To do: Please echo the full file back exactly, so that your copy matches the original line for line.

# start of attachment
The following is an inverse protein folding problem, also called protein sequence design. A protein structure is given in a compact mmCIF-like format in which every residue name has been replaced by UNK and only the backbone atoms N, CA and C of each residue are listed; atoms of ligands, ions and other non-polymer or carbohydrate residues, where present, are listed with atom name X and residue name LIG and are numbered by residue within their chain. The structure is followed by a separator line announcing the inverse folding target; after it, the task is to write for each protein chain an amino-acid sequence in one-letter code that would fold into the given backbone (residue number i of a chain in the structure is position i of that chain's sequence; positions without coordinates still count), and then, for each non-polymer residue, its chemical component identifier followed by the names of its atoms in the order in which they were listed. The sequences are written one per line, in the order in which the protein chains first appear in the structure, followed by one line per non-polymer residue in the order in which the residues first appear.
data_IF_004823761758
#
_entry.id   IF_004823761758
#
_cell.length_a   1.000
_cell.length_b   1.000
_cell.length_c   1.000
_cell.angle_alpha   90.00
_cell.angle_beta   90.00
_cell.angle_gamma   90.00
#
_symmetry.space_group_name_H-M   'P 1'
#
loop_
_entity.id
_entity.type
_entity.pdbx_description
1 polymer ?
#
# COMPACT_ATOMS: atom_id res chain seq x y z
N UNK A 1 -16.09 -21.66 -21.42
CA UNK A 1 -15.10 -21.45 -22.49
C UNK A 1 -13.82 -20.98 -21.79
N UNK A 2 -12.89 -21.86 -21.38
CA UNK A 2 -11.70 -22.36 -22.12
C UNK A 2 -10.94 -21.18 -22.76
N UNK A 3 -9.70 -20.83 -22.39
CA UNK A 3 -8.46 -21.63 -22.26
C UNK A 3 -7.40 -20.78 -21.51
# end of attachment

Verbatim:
The following is an inverse protein folding problem, also called protein sequence design. A protein structure is given in a compact mmCIF-like format in which every residue name has been replaced by UNK and only the backbone atoms N, CA and C of each residue are listed; atoms of ligands, ions and other non-polymer or carbohydrate residues, where present, are listed with atom name X and residue name LIG and are numbered by residue within their chain. The structure is followed by a separator line announcing the inverse folding target; after it, the task is to write for each protein chain an amino-acid sequence in one-letter code that would fold into the given backbone (residue number i of a chain in the structure is position i of that chain's sequence; positions without coordinates still count), and then, for each non-polymer residue, its chemical component identifier followed by the names of its atoms in the order in which they were listed. The sequences are written one per line, in the order in which the protein chains first appear in the structure, followed by one line per non-polymer residue in the order in which the residues first appear.
data_IF_004823761758
#
_entry.id   IF_004823761758
#
_cell.length_a   1.000
_cell.length_b   1.000
_cell.length_c   1.000
_cell.angle_alpha   90.00
_cell.angle_beta   90.00
_cell.angle_gamma   90.00
#
_symmetry.space_group_name_H-M   'P 1'
#
loop_
_entity.id
_entity.type
_entity.pdbx_description
1 polymer ?
#
# COMPACT_ATOMS: atom_id res chain seq x y z
N UNK A 1 -16.09 -21.66 -21.42
CA UNK A 1 -15.10 -21.45 -22.49
C UNK A 1 -13.82 -20.98 -21.79
N UNK A 2 -12.89 -21.86 -21.38
CA UNK A 2 -11.70 -22.36 -22.12
C UNK A 2 -10.94 -21.18 -22.76
N UNK A 3 -9.70 -20.83 -22.39
CA UNK A 3 -8.46 -21.63 -22.26
C UNK A 3 -7.40 -20.78 -21.51